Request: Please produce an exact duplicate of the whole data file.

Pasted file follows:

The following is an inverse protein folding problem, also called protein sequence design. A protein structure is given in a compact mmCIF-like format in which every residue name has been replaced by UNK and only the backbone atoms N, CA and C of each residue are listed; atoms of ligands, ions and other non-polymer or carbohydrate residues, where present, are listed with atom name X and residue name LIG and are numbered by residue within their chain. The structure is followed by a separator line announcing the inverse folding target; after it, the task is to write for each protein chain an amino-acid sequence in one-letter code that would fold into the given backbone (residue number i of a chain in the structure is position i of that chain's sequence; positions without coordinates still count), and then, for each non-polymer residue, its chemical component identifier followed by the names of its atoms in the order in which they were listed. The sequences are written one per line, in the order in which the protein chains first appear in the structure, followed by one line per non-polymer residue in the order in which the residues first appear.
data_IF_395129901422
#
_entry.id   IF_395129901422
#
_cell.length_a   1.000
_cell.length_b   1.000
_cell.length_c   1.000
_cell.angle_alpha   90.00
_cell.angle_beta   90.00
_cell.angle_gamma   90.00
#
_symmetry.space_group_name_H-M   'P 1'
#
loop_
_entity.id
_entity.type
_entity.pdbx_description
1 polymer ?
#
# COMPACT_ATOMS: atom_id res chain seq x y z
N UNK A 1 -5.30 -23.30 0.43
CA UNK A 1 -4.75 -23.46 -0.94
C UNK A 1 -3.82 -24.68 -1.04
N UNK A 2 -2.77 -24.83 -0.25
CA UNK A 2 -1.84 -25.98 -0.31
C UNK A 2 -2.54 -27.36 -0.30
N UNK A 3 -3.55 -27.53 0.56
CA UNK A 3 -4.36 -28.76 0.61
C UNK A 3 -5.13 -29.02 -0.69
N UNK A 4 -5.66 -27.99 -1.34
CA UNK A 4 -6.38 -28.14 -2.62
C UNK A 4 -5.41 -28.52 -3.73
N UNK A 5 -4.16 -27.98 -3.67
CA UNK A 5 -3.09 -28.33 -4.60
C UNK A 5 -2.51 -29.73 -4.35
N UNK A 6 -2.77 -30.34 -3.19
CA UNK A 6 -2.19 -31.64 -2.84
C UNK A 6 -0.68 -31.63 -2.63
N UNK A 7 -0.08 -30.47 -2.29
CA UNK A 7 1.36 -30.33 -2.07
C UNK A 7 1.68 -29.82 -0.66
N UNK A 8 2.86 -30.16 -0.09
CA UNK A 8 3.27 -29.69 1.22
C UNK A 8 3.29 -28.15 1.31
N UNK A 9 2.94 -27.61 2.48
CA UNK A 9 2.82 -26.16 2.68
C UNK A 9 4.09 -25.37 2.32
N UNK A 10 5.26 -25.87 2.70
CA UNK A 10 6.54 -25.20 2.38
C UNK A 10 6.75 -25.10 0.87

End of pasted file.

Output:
The following is an inverse protein folding problem, also called protein sequence design. A protein structure is given in a compact mmCIF-like format in which every residue name has been replaced by UNK and only the backbone atoms N, CA and C of each residue are listed; atoms of ligands, ions and other non-polymer or carbohydrate residues, where present, are listed with atom name X and residue name LIG and are numbered by residue within their chain. The structure is followed by a separator line announcing the inverse folding target; after it, the task is to write for each protein chain an amino-acid sequence in one-letter code that would fold into the given backbone (residue number i of a chain in the structure is position i of that chain's sequence; positions without coordinates still count), and then, for each non-polymer residue, its chemical component identifier followed by the names of its atoms in the order in which they were listed. The sequences are written one per line, in the order in which the protein chains first appear in the structure, followed by one line per non-polymer residue in the order in which the residues first appear.
data_IF_395129901422
#
_entry.id   IF_395129901422
#
_cell.length_a   1.000
_cell.length_b   1.000
_cell.length_c   1.000
_cell.angle_alpha   90.00
_cell.angle_beta   90.00
_cell.angle_gamma   90.00
#
_symmetry.space_group_name_H-M   'P 1'
#
loop_
_entity.id
_entity.type
_entity.pdbx_description
1 polymer ?
#
# COMPACT_ATOMS: atom_id res chain seq x y z
N UNK A 1 -5.30 -23.30 0.43
CA UNK A 1 -4.75 -23.46 -0.94
C UNK A 1 -3.82 -24.68 -1.04
N UNK A 2 -2.77 -24.83 -0.25
CA UNK A 2 -1.84 -25.98 -0.31
C UNK A 2 -2.54 -27.36 -0.30
N UNK A 3 -3.55 -27.53 0.56
CA UNK A 3 -4.36 -28.76 0.61
C UNK A 3 -5.13 -29.02 -0.69
N UNK A 4 -5.66 -27.99 -1.34
CA UNK A 4 -6.38 -28.14 -2.62
C UNK A 4 -5.41 -28.52 -3.73
N UNK A 5 -4.16 -27.98 -3.67
CA UNK A 5 -3.09 -28.33 -4.60
C UNK A 5 -2.51 -29.73 -4.35
N UNK A 6 -2.77 -30.34 -3.19
CA UNK A 6 -2.19 -31.64 -2.84
C UNK A 6 -0.68 -31.63 -2.63
N UNK A 7 -0.08 -30.47 -2.29
CA UNK A 7 1.36 -30.33 -2.07
C UNK A 7 1.68 -29.82 -0.66
N UNK A 8 2.86 -30.16 -0.09
CA UNK A 8 3.27 -29.69 1.22
C UNK A 8 3.29 -28.15 1.31
N UNK A 9 2.94 -27.61 2.48
CA UNK A 9 2.82 -26.16 2.68
C UNK A 9 4.09 -25.37 2.32
N UNK A 10 5.26 -25.87 2.70
CA UNK A 10 6.54 -25.20 2.38
C UNK A 10 6.75 -25.10 0.87